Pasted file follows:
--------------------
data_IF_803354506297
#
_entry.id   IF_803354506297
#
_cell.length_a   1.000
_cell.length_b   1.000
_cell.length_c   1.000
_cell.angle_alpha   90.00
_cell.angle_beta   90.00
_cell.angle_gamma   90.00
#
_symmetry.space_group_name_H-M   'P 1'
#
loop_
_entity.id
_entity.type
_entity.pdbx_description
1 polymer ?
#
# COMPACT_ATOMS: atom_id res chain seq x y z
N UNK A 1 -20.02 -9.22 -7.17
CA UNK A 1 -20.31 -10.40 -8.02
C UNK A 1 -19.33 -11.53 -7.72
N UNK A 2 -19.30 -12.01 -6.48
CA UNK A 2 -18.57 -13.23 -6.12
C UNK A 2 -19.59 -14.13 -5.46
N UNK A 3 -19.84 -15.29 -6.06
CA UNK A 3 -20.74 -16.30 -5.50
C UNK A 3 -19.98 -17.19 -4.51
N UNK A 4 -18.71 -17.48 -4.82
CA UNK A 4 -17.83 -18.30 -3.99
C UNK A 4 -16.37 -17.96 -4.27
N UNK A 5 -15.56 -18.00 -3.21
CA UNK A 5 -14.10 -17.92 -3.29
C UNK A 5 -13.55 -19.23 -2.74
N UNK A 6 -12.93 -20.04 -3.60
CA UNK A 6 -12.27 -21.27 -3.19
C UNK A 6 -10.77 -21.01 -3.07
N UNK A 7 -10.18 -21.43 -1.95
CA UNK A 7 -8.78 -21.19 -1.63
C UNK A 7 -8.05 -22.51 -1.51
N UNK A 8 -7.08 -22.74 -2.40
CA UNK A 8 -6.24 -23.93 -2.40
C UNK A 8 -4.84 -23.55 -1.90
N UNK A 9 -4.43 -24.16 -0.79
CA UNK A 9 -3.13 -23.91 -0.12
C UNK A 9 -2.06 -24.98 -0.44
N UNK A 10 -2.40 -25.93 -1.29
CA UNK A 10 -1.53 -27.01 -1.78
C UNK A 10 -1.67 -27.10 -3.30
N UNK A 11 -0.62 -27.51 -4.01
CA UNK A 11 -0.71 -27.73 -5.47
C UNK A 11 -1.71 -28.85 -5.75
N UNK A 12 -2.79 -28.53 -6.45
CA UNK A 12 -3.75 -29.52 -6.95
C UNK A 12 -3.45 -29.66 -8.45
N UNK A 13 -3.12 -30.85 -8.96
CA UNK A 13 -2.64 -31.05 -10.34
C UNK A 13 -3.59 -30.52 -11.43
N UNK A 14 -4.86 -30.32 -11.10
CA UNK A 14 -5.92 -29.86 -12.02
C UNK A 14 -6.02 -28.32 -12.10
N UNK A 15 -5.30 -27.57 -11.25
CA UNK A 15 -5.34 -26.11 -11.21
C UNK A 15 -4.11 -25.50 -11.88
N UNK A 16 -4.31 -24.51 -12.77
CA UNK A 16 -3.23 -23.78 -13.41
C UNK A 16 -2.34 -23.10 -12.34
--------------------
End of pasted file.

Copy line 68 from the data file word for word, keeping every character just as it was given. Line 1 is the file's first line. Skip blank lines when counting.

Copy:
C UNK A 16 -2.34 -23.10 -12.34